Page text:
These are the faces of gay pride in Uganda

Katie G. Nelson

Public Radio International

The Ugandan LGBTI community celebrated their annual Pride Uganda festival last week. Because Ugandan law criminalizes homosexuality, participants met at private or secluded venues over a five-day period. 

More than a dozen contestants from the Ugandan LGBTI community competed for the title of Mr. or Miss Pride in a contest held at a local bar, hotel and massage parlor in the nation’s capital of Kampala. 


“Today is rights day, but I don’t know why I should be celebrating,” Badru (above) says. “Pride is meaningless to me.” He's now homeless, jobless and desperate, he says, after being evicted from his home when his landlord discovered he's gay. Badru says it's hard to get a job despite his college degree: People won’t hire him because of his sexual orientation and sometimes he’s forced to resort to sex work in order to survive. 

Someone attacked him after learning about his sexual orientation. “He cut me with a panga (machete),” Badru says of the wound on his forearm. 

“My dream and my hope is to have a better life,” he says. “But every dream of mine is shattered.”

The first Pride Uganda celebration was in 2012; the following year the Ugandan Parliament passed the Anti-Homosexuality Act, which punished same-sex relationships with life imprisonment. That law was later ruled invalid based on a minor voting technicality. But same-sex relationships are still illegal in Uganda and are punishable by up to 14 years in prison.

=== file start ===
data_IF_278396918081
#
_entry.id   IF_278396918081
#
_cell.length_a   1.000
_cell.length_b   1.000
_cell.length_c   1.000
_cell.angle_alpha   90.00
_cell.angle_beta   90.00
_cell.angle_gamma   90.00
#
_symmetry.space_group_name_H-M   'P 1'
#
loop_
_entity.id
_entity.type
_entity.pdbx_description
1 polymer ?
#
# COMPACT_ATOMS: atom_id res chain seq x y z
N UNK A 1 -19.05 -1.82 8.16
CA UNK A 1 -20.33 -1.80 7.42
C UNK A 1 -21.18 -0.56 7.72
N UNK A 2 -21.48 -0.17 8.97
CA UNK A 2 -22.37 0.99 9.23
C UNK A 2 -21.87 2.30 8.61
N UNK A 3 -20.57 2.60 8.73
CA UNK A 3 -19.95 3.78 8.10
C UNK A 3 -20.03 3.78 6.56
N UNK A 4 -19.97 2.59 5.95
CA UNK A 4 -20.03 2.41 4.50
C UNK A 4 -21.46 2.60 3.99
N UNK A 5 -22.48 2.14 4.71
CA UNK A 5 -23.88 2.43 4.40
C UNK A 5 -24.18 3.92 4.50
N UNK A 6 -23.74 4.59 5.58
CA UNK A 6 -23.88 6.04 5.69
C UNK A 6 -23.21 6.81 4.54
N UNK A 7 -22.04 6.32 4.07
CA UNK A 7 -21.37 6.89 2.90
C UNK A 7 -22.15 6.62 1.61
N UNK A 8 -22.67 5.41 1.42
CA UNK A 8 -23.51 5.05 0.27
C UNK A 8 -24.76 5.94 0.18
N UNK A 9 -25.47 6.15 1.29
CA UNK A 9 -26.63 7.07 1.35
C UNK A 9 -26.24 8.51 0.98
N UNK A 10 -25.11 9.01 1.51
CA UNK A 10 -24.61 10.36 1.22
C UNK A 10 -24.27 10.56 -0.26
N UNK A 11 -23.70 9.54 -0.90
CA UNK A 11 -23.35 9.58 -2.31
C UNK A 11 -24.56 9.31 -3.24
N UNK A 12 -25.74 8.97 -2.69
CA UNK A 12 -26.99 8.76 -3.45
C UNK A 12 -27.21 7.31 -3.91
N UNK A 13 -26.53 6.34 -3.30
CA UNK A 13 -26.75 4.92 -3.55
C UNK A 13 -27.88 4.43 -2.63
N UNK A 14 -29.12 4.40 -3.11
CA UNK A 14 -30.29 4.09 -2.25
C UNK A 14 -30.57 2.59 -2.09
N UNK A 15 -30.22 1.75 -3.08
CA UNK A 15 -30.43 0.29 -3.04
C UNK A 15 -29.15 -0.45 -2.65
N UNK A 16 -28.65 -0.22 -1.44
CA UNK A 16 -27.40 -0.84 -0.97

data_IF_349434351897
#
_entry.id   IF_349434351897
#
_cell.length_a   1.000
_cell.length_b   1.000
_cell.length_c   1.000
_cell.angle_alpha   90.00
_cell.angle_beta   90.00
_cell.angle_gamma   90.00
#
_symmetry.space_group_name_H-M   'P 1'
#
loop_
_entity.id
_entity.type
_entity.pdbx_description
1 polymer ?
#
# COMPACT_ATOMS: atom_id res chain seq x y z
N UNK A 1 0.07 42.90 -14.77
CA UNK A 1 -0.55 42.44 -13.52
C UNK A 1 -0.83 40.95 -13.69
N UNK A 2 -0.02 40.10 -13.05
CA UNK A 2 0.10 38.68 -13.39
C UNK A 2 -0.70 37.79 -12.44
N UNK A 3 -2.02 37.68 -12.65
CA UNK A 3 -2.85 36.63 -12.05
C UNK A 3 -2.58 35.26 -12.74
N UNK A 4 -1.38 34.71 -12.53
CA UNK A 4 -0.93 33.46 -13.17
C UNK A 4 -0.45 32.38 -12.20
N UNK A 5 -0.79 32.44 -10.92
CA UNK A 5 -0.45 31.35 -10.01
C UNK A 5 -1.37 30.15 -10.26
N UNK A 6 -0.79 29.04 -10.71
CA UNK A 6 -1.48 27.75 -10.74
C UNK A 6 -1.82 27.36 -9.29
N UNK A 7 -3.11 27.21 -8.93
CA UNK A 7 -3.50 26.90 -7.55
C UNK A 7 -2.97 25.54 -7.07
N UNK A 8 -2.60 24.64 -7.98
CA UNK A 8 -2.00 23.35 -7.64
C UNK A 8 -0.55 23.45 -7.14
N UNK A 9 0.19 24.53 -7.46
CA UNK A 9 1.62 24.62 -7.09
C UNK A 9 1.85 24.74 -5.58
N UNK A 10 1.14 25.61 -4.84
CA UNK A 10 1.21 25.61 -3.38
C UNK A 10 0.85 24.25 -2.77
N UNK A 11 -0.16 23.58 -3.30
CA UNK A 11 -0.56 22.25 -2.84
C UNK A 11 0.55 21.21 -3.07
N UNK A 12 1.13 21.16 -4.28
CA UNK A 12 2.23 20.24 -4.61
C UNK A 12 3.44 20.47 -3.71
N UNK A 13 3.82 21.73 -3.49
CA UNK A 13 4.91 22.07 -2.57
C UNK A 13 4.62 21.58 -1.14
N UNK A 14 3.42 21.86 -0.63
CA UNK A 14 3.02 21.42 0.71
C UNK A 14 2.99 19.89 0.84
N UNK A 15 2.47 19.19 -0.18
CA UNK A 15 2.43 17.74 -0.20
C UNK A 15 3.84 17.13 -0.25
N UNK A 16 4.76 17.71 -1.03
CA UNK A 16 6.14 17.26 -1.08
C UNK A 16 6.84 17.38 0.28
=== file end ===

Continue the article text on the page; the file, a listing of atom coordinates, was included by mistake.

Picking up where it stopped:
Hundreds of local spectators attended Friday’s Mr. and Miss Pride competition. Teetering atop a wobbly red-carpet runway, more than a dozen contestants from the Ugandan LGBTI community showcased their dance and lip-syncing talents. 

When asked why she wanted to become Miss Pride Uganda, a contestant named Arianna said, “I want to come out as a trans woman so they stop discriminating against us. I want to come out to show everyone that trans people are people.”

Pride Uganda coordinator Jay Mulucha attended the first Pride Festival in 2012. Today, he and coordinator Apako Williams say that Ugandans are more accepting of the LGBTI community than in the past, thanks in part to the legalization of same-sex marriage in other countries.  

“It all starts from somewhere. I believe a time will come when Uganda will legalize it too,” Mulucha said.

“Things are shifting. I see the future is bright,” Williams added.

View more photos and read the original article at Public Radio International.